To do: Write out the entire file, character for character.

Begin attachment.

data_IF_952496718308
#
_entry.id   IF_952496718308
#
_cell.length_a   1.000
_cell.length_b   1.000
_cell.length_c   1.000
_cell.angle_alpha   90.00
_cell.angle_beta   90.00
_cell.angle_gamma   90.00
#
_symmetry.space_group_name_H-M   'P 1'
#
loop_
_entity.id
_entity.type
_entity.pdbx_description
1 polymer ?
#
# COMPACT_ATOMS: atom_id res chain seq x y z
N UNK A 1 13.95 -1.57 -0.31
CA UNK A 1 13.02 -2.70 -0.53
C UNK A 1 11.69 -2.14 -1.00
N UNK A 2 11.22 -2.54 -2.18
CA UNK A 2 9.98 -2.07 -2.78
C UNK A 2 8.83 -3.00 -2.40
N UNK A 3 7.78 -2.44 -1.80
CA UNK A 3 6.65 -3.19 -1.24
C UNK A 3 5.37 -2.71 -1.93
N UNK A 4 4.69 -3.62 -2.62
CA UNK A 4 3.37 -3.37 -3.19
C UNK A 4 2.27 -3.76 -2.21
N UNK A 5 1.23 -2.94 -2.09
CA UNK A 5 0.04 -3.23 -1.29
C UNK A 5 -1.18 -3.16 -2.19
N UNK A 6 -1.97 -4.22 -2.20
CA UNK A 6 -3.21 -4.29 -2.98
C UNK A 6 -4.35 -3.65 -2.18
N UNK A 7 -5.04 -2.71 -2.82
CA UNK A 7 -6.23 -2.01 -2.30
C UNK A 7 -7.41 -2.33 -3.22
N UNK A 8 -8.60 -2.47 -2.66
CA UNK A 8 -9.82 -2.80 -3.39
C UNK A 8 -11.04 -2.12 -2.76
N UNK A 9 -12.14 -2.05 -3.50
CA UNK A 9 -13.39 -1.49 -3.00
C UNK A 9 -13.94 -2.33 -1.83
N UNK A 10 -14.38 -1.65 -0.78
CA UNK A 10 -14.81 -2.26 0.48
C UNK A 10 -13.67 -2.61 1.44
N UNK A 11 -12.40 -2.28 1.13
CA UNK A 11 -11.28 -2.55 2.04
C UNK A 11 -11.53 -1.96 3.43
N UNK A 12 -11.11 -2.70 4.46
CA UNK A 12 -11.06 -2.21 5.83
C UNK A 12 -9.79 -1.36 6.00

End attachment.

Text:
data_IF_952496718308
#
_entry.id   IF_952496718308
#
_cell.length_a   1.000
_cell.length_b   1.000
_cell.length_c   1.000
_cell.angle_alpha   90.00
_cell.angle_beta   90.00
_cell.angle_gamma   90.00
#
_symmetry.space_group_name_H-M   'P 1'
#
loop_
_entity.id
_entity.type
_entity.pdbx_description
1 polymer ?
#
# COMPACT_ATOMS: atom_id res chain seq x y z
N UNK A 1 13.95 -1.57 -0.31
CA UNK A 1 13.02 -2.70 -0.53
C UNK A 1 11.69 -2.14 -1.00
N UNK A 2 11.22 -2.54 -2.18
CA UNK A 2 9.98 -2.07 -2.78
C UNK A 2 8.83 -3.00 -2.40
N UNK A 3 7.78 -2.44 -1.80
CA UNK A 3 6.65 -3.19 -1.24
C UNK A 3 5.37 -2.71 -1.93
N UNK A 4 4.69 -3.62 -2.62
CA UNK A 4 3.37 -3.37 -3.19
C UNK A 4 2.27 -3.76 -2.21
N UNK A 5 1.23 -2.94 -2.09
CA UNK A 5 0.04 -3.23 -1.29
C UNK A 5 -1.18 -3.16 -2.19
N UNK A 6 -1.97 -4.22 -2.20
CA UNK A 6 -3.21 -4.29 -2.98
C UNK A 6 -4.35 -3.65 -2.18
N UNK A 7 -5.04 -2.71 -2.82
CA UNK A 7 -6.23 -2.01 -2.30
C UNK A 7 -7.41 -2.33 -3.22
N UNK A 8 -8.60 -2.47 -2.66
CA UNK A 8 -9.82 -2.80 -3.39
C UNK A 8 -11.04 -2.12 -2.76
N UNK A 9 -12.14 -2.05 -3.50
CA UNK A 9 -13.39 -1.49 -3.00
C UNK A 9 -13.94 -2.33 -1.83
N UNK A 10 -14.38 -1.65 -0.78
CA UNK A 10 -14.81 -2.26 0.48
C UNK A 10 -13.67 -2.61 1.44
N UNK A 11 -12.40 -2.28 1.13
CA UNK A 11 -11.28 -2.55 2.04
C UNK A 11 -11.53 -1.96 3.43
N UNK A 12 -11.11 -2.70 4.46
CA UNK A 12 -11.06 -2.21 5.83
C UNK A 12 -9.79 -1.36 6.00